ECONOMYNEXT – Sri Lanka needs a corrective economic package to put the economy on a stable path top economist WA Wijewardena said as foreign exchange shortages continued to dog the country amid low interest rates and a high budget deficit.
“We need a corrective policy package,” Wijewardena, who is an ex-Deputy Governor of the central bank said. “Sri Lanka has to take the bitter pill.”
There have been calls for Sri Lanka not to pay an upcoming loan and use the money for imports.
“That is a choice among alternatives,” Wijewardena said. “You need to look at it and carefully and analyze it.”
Unlike in the past currency crises, Sri Lanka’s credit has now been downgraded to ‘CCC’ and ‘CC’ levels by rating agencies and the country has been locked out commercial debt markets.
Sri Lanka’s finance ministry last week raised salaries and pensions and other subsidies which would cost 227 billion rupees. Sri Lanka has 6.0 percent policy rate now and inflation of 12.1 percent by December.
Many economic players are feeling the effects of the controls and forex shortages.
One example was of a factory which was operating at 50 percent because there were no raw materials indicating that firm catering to the doemestic market was also in trouble.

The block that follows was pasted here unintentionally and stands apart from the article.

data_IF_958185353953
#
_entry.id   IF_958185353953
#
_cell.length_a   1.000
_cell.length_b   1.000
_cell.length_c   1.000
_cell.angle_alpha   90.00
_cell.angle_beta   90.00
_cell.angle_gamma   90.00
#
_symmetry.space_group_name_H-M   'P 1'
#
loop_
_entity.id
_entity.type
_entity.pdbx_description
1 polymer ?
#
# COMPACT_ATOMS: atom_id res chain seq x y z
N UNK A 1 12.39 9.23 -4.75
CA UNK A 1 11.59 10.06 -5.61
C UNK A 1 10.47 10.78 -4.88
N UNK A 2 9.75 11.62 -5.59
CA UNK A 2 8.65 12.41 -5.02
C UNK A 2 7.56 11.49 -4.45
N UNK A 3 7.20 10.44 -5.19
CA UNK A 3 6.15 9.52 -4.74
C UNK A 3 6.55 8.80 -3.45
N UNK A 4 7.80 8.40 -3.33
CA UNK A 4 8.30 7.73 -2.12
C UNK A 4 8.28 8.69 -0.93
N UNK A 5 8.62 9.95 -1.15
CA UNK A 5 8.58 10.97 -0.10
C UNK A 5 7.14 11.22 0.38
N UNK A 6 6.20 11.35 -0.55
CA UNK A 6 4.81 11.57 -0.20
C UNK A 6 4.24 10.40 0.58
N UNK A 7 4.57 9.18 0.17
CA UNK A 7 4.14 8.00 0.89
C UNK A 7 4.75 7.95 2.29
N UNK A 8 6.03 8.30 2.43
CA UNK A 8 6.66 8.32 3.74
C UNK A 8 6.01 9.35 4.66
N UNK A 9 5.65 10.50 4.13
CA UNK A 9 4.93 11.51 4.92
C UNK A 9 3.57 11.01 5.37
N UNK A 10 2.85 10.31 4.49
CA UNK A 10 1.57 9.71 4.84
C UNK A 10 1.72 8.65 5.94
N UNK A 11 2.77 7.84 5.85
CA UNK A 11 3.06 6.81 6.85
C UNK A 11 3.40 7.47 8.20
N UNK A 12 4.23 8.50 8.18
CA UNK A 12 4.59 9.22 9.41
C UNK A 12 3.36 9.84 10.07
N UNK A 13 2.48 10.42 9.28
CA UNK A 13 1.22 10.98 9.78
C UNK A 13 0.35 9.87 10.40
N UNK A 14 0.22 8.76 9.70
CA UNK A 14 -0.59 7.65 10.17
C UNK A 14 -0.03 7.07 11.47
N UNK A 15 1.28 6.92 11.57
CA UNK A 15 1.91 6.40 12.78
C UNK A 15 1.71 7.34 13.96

Though the materials were in the port, the manufacture could not access because dollars were not released.
He said a comprehensive economic package was needed to fix the problem.
“Unless the bitter pill is taken Sri Lanka has no future,” Wijewardena warned.
His comments came as foreign banks tightened lines to Sri Lanka and restricted packing credit for shipment to Sri Lanka even without a default.
Wijewardena had several times advocated a program with the International Monetary Fund as the most practicable way out of the current problem. Many have also suggested debt restructuring.
However authorities have so far resisted going to the IMF.
The first step in an IMF program is usually tightening of monetary policy and a float of the currency, which stops reserves from being used for imports, analysts say.
Unless a working exchange rate regime is re-established and reserves are stopped from being used for imports, any money disbursed by the IMF will also be used for imports.
In a pegged exchange rate regime with a policy rate, any reserve sale for imports is offset by an injection of liquidity (sterilization) preventing the monetary base from contracting.
In effect the central bank sells both dollars and rupees to the banking system simultaneously preventing a contraction in domestic credit and demand while facilitating and outflow of real resources. To rebuild foreign reserves the opposite has to be done.
Pegged central banks continue to intervene for imports and other payments until they run out of reserves and then float. Sometimes central banks themselves go down and a new currency is issued or the country is dollarized.
IMF’s general advice to pegged exchange rate central bank to run a ‘flexible exchange rate’ is also made to stop using ‘reserves for imports’ or for any other inflows on a sustained basis and avoid getting into a sterilized forex sale spiral. (Colombo/Jan09/2021)